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After consultation with the Forest School community in 2011 by the Forest School Institute for Outdoor Learning, the Forest School GB Trainers Network and the Forest School National Governing Body, an agreed definition of what Forest School is was published in early 2012.

‘Forest School is an inspirational process, that offers ALL learners regular opportunities to achieve, develop confidence and self-esteem, through hands on learning experiences in a local woodland or natural environment with trees.’
www.forestschoolassociation.org (2012)

The Forest School Association also set out these 6 guiding principles of Forest School:

  • Is a long term process of regular sessions – in a plan, observe, adapt and review cycle
  • Takes place in woodland or natural environment with trees
  • Uses a range of learner-centered processes to create a community for being, development and learning
  • Aims to promote the holistic development of all those involved, fostering resilient, confident, independent and creative learners
  • Offers learners to take supported risks appropriate to the environment and to themselves
  • Is run by qualified Forest School practitioners who continuously maintain and develop their professional practice.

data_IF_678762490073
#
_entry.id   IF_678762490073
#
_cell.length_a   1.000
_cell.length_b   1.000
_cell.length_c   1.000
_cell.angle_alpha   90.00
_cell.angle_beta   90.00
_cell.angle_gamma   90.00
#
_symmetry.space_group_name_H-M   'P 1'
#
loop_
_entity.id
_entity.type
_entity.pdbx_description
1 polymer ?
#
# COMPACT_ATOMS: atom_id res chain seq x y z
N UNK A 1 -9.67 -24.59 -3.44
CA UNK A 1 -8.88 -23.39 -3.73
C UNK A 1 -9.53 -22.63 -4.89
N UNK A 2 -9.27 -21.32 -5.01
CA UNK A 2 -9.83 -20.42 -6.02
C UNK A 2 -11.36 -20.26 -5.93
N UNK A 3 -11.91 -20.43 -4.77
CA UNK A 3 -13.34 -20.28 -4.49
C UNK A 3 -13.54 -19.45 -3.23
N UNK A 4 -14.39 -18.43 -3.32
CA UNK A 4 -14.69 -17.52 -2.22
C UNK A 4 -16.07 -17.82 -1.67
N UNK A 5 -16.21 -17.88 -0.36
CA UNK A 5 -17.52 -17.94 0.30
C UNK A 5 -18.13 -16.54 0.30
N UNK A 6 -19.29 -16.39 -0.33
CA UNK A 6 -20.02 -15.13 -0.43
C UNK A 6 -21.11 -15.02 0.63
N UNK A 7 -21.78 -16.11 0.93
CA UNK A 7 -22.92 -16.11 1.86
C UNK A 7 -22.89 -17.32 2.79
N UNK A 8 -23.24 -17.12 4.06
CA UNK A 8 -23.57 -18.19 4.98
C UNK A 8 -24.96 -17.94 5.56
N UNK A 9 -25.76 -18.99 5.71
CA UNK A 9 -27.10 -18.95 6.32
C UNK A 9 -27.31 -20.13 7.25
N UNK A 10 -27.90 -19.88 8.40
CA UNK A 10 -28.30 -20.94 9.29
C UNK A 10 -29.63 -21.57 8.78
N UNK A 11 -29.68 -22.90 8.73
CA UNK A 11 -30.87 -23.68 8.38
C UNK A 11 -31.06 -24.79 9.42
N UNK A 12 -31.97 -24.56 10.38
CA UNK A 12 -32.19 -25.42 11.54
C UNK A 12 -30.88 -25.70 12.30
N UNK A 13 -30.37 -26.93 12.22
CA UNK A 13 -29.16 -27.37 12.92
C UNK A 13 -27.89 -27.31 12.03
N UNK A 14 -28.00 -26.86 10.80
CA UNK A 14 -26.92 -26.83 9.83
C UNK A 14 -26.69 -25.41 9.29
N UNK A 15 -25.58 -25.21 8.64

To ensure that the above principles are embraced, Sussex Forest School sessions always operate with a high adult to child ratio, typically 1 to 5.

The foundations of Forest School in the UK today, spring from a investigative visit to Denmark in 1993 made by a group of nursery nurses from Bridgewater College, Somerset, who observed children in the, largely play-based/child-centered, system operating there. Such was the impact of their experiences, that their whole approach to Early Years Learning was affected. By 1995, a Btech Qualification in Forest School was developed at the college, which led to the Open College Network (OCN) qualification in 2003, with the support of the Forestry Commission. The Forest School ‘movement’ continued to expand and develop across the UK and interested parties such as the Institute for Outdoor Learning (IOL), The Forestry Commission and Forest School practitioners recognised the need for a national organisation to ensure the integrity of standards and quality of training, as well as providing networking opportunities to share best practice. To this end, the Forest School Association (FSA) was launched in July 2012, and became the professional association for Forest School in the UK. Through various accredited training providers, Levels 1 to 4 Forest School Leadership Training Programmes are now widely available across the UK.